The fact that some school districts and charter schools didn't apply for free state funding has Sen. Howard A. Stephenson, R-Draper, upset.

"It seems to me to be a callous attitude," said Stephenson, co-chairman of the education interim committee, which is meeting today at the state Capitol.

The senator's remarks followed a report on one-time performance-based compensation plans from Utah's districts and charter schools. The plans are to distribute legislative funding depending on how well an educator is doing their job. The Legislature earmarked $20 million last spring in one-time funding for the compensation plans.

The money will be doled out according to a district's or charter school's enrollment. State deputy superintendent Larry Shumway defended the three school districts and over a dozen charter schools that didn't submit plans, saying it's not as if they simply didn't care. They had varying reasons for their actions, he said.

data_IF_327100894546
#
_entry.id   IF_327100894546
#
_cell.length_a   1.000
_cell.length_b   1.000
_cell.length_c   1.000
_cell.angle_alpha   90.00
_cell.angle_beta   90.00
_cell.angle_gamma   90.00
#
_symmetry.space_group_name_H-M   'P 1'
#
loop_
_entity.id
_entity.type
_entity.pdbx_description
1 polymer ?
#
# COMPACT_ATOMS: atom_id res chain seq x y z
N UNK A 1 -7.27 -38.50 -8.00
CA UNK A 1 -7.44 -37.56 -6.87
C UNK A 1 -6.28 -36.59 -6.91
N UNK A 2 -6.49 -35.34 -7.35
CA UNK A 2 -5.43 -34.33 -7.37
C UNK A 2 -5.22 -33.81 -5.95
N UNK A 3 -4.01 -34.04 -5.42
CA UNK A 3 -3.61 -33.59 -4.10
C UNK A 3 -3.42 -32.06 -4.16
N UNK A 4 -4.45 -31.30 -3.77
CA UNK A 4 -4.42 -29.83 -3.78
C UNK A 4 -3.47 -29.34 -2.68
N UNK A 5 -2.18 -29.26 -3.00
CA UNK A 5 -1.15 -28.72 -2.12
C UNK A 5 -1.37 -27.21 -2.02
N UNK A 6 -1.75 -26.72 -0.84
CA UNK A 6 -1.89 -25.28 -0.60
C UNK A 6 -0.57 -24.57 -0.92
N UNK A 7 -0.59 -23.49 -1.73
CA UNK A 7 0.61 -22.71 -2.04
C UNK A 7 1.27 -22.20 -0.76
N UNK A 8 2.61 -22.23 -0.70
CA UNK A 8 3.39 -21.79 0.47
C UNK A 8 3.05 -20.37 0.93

Officials with school districts and charter schools who didn't apply for the funding told the Deseret News last month their reasoning included the short time frame and lack of staffing to write the plan. Further, smaller districts with few students wouldn't receive that much funding, they said. If every district and charter school statewide received the funding, it would equal $36.34 per pupil, according to Shumway. The districts were to have their plans to the State Board of Education by July 1.

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